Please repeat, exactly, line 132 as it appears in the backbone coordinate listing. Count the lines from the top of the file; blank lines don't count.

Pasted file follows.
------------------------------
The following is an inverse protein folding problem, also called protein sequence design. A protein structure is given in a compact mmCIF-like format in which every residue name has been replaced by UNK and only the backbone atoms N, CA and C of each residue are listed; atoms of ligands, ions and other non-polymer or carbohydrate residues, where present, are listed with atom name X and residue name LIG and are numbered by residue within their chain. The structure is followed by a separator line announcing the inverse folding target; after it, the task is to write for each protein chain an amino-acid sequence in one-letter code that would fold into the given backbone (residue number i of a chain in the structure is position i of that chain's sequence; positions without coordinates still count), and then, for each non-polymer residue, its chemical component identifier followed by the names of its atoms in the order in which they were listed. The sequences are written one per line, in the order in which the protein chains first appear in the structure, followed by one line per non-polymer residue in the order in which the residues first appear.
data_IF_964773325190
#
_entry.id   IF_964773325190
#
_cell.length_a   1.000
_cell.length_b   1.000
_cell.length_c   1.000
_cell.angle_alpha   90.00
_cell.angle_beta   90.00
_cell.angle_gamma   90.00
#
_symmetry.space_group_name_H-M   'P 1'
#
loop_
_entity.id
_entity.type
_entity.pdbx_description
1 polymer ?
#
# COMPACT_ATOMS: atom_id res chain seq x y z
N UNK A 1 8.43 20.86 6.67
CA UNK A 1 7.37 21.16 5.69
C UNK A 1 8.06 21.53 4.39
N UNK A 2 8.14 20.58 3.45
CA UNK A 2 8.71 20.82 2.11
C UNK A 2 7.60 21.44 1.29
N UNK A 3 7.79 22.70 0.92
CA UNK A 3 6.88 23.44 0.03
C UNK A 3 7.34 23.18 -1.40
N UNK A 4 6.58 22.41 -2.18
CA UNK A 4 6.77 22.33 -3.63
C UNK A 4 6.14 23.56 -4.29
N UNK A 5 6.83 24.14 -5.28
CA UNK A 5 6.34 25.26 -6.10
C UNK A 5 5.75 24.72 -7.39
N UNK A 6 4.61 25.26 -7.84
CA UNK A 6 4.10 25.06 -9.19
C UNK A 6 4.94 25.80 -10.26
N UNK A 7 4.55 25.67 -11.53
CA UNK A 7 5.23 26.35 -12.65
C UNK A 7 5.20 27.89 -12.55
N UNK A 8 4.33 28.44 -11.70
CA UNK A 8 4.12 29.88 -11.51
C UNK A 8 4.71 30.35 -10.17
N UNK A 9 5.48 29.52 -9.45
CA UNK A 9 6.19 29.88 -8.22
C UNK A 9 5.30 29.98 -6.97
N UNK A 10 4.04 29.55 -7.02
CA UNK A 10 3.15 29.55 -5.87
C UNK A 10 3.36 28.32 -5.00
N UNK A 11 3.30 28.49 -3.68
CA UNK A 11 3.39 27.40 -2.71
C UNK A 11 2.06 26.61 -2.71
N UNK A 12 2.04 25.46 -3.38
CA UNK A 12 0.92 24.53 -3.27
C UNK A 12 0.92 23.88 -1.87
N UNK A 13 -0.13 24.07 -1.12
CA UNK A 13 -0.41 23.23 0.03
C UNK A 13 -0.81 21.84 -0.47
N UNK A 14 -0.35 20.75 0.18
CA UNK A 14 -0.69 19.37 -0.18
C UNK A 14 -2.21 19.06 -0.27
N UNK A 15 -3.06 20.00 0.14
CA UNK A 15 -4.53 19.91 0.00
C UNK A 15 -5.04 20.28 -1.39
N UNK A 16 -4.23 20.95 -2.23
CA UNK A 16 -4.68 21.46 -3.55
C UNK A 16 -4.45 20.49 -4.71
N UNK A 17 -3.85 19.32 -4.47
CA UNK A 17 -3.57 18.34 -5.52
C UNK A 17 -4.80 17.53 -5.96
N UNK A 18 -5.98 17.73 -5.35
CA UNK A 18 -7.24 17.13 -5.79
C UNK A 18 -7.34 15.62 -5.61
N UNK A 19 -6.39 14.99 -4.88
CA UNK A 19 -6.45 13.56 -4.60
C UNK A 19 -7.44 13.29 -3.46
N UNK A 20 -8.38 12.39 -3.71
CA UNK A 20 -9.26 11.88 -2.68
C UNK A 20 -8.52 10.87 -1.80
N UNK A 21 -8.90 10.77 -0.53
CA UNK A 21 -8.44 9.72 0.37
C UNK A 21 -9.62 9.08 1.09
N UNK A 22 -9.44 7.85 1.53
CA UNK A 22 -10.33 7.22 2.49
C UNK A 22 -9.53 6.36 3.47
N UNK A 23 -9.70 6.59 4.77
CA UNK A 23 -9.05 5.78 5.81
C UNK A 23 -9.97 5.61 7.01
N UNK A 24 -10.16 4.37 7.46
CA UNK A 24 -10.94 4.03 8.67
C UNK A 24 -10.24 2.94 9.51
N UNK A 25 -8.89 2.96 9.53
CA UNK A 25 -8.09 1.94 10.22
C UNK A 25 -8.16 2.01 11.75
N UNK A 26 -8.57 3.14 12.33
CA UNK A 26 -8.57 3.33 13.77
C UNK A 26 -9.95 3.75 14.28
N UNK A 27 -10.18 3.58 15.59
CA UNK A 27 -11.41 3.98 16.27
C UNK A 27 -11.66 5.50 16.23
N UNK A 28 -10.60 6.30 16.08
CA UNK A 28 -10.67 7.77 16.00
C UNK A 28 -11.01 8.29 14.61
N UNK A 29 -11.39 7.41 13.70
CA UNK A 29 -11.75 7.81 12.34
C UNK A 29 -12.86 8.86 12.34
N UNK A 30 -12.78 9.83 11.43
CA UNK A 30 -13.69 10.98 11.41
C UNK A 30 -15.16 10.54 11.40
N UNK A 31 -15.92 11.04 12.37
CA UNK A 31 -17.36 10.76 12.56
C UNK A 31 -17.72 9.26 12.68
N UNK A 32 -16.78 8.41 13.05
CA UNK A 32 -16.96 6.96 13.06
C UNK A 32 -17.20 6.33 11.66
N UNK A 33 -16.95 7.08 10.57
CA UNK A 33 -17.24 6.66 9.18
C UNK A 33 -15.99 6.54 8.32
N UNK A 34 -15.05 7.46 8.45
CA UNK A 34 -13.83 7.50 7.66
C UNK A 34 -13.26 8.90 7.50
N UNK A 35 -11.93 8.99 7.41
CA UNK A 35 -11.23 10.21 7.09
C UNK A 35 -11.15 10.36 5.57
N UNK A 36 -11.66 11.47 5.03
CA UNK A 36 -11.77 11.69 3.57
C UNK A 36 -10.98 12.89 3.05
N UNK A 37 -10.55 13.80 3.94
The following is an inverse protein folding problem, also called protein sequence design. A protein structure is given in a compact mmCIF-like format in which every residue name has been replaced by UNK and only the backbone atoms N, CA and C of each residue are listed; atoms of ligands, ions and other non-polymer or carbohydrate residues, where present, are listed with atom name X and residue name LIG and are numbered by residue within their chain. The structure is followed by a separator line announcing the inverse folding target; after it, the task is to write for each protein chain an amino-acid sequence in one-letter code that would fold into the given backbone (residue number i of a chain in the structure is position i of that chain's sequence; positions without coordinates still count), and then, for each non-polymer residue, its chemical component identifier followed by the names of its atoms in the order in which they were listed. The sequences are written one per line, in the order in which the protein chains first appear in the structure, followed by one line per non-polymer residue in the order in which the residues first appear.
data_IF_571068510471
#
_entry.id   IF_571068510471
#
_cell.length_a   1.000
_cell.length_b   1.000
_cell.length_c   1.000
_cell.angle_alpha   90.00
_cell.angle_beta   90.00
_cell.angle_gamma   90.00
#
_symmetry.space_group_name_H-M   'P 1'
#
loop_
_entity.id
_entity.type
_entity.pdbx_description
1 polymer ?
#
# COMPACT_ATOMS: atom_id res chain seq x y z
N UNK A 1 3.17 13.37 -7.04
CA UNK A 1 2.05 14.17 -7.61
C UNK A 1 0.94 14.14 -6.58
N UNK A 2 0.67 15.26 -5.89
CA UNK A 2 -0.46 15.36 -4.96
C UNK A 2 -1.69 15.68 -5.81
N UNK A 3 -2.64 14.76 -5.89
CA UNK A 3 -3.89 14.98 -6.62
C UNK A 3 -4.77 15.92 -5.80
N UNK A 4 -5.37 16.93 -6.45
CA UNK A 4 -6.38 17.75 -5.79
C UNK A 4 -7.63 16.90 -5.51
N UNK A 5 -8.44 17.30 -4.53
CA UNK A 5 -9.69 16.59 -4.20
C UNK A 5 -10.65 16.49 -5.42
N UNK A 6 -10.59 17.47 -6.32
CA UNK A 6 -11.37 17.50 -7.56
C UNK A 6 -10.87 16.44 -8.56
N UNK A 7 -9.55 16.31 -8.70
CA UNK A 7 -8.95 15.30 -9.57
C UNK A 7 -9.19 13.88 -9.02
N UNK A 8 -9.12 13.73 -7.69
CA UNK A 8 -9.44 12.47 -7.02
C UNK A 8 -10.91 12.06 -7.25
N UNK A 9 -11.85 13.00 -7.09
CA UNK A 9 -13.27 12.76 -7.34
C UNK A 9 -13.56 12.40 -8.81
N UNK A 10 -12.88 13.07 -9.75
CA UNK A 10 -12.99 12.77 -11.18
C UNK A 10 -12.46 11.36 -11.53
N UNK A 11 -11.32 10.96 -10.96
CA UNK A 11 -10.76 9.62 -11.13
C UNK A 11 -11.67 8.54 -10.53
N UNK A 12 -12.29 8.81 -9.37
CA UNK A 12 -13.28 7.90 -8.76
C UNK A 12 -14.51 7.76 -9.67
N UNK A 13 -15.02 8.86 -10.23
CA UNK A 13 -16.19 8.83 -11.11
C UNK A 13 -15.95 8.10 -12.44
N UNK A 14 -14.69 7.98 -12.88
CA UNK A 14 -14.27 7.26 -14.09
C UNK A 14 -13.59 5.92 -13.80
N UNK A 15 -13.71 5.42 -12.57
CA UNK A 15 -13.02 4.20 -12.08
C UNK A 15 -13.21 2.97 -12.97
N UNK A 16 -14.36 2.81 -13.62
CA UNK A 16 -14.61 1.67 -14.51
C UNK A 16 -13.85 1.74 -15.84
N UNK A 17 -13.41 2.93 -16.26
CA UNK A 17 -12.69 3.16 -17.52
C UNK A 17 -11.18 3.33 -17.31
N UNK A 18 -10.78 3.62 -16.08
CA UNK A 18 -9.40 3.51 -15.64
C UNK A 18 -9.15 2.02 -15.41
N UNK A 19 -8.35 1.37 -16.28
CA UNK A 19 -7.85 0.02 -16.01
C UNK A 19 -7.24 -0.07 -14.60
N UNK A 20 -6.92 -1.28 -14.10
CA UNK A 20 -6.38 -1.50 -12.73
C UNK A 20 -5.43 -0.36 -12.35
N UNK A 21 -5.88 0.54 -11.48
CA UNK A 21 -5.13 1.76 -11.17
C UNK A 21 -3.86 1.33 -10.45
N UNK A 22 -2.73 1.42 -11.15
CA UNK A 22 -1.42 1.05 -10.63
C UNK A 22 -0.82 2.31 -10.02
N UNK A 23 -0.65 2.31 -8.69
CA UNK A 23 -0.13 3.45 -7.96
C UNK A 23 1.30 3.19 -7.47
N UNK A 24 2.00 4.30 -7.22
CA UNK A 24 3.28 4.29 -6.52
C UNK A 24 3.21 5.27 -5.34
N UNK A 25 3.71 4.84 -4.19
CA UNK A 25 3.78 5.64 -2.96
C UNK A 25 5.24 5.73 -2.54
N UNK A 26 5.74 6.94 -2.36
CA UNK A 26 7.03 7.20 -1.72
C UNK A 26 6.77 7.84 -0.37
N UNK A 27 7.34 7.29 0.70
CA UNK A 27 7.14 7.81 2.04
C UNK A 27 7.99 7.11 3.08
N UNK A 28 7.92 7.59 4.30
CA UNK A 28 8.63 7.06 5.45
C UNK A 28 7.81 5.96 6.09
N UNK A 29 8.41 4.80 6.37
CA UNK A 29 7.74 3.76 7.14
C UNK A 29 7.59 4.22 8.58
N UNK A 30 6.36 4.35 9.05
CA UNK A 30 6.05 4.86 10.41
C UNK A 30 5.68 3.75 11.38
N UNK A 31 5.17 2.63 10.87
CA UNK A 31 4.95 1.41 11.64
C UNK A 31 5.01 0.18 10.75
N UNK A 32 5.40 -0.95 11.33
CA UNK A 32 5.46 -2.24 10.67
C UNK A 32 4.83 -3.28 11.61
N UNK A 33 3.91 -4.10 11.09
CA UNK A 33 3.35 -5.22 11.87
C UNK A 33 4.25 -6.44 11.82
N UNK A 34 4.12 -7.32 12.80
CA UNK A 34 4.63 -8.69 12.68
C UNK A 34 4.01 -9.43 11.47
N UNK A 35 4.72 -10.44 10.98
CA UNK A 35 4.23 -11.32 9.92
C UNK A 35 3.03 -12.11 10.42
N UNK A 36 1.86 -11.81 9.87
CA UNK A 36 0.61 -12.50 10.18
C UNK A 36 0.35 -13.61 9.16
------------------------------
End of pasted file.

data_IF_571068510471